BUCHAREST -- Massive street protests and stern warnings from the European Union and U.S. State Department were not enough to stop a controversial overhaul of the Romanian legal system that would have weakened the fight against corruption.
But outrage over the kidnapping and grisly killing of a teenage girl led to a Romanian high court verdict that finally proved enough to halt the government's drive to pass the legal changes.
The Constitutional Court had delayed issuing a ruling a record seven times on the controversial reforms that critics -- including Brussels and Washington -- said undermined the rule of law in Romania and rolled back democratic reforms of previous years.
In the end the court's hand was forced by public outrage after the abduction and killing of a second teenager in the southern town of Caracal, where a weak police response and mishandling of the case exposed the potential effects of the ruling Social Democrats' so-called reforms.
The court ruled on July 29 -- after two days of massive protests over the handling of a 15-year-old schoolgirl’s disappearance and eventual killing -- that the changes were unconstitutional, sending them back to parliament for debate based on the court's recommendations.
Protests Across Romania
The verdict by the court puts pressure on the ruling alliance and could lead to it accepting input from civil society and magistrates who have been extremely critical of the proposed changes they say make it harder to do their jobs.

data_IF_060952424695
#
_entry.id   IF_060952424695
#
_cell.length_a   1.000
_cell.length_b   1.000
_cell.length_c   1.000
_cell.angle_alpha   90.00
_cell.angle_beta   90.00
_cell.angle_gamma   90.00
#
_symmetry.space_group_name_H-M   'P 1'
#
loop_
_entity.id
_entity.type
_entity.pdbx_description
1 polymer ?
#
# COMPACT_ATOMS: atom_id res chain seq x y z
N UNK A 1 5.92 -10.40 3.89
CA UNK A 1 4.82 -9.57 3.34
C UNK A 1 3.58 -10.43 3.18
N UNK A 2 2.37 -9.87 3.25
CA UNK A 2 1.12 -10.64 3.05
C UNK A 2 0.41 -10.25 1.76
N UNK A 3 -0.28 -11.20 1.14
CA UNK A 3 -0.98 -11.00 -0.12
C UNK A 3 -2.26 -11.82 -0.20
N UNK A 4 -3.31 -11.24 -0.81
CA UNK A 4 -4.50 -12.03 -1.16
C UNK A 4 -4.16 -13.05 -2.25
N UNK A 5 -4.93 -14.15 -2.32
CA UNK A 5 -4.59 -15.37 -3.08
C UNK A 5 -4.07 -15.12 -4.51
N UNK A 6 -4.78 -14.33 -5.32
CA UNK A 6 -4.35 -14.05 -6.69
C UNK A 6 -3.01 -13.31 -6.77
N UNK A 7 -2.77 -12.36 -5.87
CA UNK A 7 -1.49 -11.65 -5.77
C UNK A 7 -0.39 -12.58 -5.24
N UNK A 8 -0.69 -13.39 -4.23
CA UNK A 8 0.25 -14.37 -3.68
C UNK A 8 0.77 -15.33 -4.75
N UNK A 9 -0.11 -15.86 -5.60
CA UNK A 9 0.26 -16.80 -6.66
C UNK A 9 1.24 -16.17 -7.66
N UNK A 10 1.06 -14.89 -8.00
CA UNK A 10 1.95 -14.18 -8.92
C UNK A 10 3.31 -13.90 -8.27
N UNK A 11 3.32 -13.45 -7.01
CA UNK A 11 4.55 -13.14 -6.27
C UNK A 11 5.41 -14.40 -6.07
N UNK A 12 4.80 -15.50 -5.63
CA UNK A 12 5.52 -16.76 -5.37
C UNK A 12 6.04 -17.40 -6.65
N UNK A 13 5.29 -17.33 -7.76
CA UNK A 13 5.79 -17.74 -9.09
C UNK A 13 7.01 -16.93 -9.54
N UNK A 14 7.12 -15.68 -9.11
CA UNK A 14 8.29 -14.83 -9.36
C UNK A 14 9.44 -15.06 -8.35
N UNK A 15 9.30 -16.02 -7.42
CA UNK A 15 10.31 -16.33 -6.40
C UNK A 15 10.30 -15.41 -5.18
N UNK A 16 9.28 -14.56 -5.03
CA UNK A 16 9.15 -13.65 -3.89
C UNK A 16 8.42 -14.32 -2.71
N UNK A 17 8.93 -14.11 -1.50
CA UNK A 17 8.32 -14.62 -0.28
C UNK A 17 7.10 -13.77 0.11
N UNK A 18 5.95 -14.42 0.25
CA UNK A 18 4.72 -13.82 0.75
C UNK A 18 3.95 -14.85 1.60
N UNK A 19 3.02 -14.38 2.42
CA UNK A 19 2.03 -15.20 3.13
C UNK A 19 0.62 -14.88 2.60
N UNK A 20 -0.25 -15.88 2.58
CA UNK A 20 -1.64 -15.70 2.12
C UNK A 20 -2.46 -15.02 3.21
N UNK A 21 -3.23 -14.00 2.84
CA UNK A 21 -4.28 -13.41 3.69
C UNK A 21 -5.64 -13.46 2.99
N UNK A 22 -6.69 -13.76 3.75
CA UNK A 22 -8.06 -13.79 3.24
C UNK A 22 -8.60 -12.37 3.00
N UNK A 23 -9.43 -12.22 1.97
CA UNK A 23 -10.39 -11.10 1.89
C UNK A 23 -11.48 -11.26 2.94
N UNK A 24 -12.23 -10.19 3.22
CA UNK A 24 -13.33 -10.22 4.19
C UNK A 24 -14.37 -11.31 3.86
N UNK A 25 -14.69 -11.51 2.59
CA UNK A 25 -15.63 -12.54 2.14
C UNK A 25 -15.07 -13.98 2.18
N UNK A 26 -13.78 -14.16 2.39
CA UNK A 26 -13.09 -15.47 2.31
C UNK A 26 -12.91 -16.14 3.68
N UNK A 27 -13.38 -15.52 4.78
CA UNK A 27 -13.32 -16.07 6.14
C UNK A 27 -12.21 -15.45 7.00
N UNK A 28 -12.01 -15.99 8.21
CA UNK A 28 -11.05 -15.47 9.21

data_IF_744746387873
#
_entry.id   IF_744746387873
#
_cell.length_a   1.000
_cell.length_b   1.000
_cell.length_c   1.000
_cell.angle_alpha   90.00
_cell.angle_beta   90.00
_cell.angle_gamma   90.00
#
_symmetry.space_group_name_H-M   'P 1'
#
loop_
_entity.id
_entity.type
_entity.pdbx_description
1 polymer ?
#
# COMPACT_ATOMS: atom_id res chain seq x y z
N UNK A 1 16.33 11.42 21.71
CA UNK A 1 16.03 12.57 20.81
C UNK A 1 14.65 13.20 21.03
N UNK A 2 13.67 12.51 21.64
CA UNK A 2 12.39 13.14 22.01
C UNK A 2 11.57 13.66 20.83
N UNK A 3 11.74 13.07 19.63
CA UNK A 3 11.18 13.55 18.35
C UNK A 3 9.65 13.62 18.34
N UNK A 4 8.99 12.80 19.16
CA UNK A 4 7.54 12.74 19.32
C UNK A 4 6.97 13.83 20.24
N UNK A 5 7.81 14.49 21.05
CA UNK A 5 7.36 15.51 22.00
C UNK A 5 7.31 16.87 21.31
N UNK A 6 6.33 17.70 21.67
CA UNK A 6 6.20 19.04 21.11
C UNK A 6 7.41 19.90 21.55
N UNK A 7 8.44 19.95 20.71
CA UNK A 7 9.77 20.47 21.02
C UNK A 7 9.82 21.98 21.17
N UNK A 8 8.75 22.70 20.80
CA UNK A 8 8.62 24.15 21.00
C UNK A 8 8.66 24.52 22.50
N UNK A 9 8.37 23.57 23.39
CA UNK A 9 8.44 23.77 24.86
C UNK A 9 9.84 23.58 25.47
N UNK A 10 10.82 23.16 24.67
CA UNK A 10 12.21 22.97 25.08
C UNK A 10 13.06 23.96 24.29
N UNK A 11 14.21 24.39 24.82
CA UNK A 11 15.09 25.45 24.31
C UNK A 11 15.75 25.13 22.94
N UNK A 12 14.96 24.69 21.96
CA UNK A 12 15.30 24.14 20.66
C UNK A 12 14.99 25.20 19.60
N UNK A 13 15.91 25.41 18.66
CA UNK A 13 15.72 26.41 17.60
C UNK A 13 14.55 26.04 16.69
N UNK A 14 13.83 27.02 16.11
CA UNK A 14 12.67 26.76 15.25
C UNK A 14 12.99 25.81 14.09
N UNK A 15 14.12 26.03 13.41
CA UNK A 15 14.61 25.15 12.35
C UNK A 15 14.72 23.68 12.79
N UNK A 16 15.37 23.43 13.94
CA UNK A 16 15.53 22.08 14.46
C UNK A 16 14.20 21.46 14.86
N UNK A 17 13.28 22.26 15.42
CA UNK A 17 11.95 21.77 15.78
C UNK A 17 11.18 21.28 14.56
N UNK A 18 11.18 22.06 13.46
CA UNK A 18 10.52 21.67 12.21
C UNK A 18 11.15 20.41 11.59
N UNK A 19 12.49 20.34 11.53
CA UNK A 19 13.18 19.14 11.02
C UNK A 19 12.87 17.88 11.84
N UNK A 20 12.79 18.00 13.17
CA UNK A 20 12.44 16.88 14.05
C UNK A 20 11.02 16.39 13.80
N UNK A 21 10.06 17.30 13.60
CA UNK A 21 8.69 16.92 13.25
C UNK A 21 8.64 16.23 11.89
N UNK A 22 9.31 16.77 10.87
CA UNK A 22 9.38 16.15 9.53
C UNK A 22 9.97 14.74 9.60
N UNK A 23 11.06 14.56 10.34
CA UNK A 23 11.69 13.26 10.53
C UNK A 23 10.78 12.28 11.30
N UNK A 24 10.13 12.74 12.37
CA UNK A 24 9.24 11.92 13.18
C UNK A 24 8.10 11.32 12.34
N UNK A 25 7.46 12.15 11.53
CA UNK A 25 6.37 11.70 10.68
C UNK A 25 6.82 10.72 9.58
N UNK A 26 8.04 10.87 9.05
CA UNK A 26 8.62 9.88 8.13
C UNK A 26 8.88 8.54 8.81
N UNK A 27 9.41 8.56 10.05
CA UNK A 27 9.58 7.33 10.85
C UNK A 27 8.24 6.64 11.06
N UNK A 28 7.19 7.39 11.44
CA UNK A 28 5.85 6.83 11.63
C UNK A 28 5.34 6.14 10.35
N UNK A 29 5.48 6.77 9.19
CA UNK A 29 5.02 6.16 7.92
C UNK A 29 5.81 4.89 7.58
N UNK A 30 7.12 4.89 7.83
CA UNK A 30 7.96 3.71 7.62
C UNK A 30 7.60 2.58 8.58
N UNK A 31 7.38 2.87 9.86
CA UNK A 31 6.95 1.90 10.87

Thousands of people protested in Caracal, Bucharest, and other cities on July 27-28, outraged that it took the authorities 19 hours to locate and enter the premises where kidnapped Alexandra Macesanu made three desperate calls to the country's emergency number on July 25 begging to be rescued as they waited for a search warrant -- even though it isn’t legally required for life-threatening emergencies.
Macesanu's uncle even released a transcript of one of the phone calls in which the responder tells the schoolgirl to get off the line because she is blocking it for other emergency calls.
At the end of the call Macesanu yells, "He's here, he's here!" as the line falls silent. In a later call to the emergency line she said she had been beaten and raped.
Officials confirmed on August 3 that DNA from the remains of a body found behind the building in which Macesanu had allegedly been kept matched hers.
Claudiu Sandu, a top prosecutor from the city of Brasov, told G4Media that police may have been intimidated by the legal changes that the Social Democrat-led government had proposed after they came to power in 2017.
"I believe that if we hadn’t had these [proposed] legislative changes, which weakened the way prosecutors act, criminals hadn’t felt free to roam and [the authorities] would have acted differently," he said.
At the protests and vigils for the young girl, people held up placards saying "I am Alexandra" and "Hello 112, I am Romania. Save me."
WATCH: Protesters March In Bucharest Over Slow Response By Police To Teen's Kidnapping, Murder